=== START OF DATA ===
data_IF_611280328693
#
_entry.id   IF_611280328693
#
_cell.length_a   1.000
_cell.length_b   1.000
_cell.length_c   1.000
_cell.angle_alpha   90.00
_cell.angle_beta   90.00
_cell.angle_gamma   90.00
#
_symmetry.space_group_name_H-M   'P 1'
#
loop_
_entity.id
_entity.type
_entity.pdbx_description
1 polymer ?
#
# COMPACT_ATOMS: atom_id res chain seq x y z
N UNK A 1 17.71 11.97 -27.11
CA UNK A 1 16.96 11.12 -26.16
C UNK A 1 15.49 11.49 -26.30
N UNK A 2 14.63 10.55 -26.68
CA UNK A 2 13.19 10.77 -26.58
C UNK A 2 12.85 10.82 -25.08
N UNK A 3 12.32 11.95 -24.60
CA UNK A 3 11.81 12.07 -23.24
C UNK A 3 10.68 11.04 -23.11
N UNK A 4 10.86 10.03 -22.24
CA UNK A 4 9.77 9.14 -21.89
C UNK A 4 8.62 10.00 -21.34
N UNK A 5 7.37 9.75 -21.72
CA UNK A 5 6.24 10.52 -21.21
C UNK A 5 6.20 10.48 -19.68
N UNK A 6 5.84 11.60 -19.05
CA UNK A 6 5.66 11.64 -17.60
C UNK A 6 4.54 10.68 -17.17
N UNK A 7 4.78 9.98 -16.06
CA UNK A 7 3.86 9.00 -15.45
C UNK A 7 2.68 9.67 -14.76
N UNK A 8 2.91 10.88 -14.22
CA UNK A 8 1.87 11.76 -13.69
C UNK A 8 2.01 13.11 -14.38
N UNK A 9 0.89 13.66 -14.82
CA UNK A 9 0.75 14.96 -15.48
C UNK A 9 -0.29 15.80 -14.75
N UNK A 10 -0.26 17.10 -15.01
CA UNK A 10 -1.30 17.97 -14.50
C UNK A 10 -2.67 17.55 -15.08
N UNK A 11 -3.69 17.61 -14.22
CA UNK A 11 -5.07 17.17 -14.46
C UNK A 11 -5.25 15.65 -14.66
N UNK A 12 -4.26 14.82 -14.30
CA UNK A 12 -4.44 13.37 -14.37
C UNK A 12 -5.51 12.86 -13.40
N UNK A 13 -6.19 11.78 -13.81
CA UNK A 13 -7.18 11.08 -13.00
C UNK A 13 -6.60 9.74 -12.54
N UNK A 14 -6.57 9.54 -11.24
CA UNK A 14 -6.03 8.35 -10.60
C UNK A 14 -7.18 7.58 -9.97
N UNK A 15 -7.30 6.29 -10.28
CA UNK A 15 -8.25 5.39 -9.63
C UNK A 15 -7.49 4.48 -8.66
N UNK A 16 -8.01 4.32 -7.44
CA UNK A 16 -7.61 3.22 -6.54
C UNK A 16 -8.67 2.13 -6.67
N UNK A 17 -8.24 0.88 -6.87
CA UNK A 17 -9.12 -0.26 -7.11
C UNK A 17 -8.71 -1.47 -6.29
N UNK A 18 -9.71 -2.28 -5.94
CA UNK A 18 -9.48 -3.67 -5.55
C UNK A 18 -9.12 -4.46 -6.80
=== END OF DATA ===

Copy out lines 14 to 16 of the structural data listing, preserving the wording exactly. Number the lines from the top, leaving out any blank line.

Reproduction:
loop_
_entity.id
_entity.type